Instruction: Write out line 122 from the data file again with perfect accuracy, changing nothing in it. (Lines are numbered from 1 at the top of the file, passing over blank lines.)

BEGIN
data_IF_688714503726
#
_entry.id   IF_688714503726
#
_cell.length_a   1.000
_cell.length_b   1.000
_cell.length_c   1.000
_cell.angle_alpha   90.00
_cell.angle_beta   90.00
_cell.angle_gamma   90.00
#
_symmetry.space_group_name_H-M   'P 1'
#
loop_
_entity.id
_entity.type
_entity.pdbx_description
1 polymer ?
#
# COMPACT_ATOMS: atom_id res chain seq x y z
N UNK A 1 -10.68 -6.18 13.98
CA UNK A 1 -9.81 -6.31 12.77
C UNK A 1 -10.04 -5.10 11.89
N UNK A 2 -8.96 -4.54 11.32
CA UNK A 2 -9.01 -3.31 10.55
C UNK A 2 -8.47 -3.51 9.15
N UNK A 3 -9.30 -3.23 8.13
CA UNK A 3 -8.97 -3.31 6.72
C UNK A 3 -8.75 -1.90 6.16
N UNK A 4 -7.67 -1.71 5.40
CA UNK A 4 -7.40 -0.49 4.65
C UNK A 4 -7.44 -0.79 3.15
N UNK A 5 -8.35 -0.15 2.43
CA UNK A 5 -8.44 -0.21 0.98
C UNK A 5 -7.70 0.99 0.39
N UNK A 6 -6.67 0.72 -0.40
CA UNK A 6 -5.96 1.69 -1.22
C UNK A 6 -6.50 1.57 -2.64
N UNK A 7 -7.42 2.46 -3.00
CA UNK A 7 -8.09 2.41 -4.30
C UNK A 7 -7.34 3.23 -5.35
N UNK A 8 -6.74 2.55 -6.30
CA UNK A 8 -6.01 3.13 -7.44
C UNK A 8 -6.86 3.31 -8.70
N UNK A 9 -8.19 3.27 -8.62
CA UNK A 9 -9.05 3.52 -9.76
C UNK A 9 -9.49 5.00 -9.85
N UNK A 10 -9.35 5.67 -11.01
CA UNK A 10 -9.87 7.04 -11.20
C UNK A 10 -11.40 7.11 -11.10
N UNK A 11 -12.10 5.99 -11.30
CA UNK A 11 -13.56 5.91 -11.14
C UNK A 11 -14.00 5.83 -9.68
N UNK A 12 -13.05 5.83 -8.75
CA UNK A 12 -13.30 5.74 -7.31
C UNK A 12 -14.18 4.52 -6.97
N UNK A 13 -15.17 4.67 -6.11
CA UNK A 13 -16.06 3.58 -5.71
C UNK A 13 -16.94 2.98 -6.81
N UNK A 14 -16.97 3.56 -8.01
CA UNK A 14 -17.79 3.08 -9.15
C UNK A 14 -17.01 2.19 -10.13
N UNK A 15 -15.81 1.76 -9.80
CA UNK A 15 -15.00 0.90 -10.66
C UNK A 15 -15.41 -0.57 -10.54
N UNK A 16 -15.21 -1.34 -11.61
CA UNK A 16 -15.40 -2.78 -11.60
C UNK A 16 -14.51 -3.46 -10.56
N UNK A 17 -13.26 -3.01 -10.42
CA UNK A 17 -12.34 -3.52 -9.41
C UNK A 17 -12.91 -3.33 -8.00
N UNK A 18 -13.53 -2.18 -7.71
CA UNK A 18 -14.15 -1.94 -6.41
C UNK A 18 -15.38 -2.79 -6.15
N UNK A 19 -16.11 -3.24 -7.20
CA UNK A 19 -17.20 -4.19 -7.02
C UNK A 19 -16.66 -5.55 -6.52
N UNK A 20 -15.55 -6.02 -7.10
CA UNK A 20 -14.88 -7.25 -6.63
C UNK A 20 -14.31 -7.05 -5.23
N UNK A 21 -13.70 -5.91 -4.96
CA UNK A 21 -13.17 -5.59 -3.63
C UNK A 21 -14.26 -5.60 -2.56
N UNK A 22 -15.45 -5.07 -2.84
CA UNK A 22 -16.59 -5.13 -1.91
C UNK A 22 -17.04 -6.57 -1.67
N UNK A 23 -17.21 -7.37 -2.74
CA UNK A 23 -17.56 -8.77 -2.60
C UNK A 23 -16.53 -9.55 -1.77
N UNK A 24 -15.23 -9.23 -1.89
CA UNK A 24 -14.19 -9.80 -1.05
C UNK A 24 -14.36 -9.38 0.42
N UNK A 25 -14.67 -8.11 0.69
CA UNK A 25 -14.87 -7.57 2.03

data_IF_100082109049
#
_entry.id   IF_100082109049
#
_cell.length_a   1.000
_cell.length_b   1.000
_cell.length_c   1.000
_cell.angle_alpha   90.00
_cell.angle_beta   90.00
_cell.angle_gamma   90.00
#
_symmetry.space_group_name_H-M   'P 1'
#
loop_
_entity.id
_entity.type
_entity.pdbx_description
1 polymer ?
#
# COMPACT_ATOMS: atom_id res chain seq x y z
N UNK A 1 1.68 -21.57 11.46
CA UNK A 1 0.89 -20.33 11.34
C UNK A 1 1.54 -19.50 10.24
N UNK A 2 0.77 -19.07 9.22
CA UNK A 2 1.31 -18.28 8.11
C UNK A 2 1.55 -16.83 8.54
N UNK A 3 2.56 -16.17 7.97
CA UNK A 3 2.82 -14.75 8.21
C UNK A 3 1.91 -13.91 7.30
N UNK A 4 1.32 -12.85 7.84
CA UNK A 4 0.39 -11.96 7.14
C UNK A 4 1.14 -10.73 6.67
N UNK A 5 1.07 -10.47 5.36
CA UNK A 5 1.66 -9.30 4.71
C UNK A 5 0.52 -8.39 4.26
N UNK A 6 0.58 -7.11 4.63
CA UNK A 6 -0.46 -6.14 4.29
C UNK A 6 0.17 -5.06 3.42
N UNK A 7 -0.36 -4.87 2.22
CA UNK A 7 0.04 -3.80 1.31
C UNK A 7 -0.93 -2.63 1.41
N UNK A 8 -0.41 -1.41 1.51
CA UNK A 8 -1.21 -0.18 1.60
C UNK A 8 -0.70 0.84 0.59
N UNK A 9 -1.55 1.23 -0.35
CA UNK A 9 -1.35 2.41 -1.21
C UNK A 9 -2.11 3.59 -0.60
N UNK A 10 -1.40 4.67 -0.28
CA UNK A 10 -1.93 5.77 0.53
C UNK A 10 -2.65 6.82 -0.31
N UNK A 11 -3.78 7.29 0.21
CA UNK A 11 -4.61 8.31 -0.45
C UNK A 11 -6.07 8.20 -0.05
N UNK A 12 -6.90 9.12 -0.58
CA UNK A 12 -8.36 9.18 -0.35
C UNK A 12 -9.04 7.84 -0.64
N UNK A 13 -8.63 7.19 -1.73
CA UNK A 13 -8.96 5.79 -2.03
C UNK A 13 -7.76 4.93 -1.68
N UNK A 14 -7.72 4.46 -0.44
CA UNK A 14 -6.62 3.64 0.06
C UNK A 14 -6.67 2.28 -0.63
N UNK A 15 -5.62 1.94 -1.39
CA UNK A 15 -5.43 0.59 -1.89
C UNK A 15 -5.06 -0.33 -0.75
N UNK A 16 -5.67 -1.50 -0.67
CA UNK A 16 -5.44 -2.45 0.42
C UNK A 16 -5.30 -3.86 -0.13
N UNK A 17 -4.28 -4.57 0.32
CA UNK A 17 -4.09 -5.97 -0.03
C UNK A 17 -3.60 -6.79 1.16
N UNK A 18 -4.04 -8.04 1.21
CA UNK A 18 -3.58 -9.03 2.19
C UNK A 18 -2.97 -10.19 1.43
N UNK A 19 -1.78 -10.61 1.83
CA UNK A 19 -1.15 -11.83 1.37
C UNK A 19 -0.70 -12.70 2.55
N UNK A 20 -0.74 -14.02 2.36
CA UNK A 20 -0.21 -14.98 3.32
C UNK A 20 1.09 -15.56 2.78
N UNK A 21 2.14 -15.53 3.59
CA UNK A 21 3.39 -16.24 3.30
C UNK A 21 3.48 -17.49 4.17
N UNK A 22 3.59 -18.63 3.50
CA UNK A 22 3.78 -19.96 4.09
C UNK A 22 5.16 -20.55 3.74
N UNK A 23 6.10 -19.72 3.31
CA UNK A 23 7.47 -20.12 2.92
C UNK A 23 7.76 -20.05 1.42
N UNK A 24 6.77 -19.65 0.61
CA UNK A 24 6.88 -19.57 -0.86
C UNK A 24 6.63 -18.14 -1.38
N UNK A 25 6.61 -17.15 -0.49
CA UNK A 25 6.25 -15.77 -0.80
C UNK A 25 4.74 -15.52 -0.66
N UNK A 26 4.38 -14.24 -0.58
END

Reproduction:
CA UNK A 3 2.82 -14.75 8.21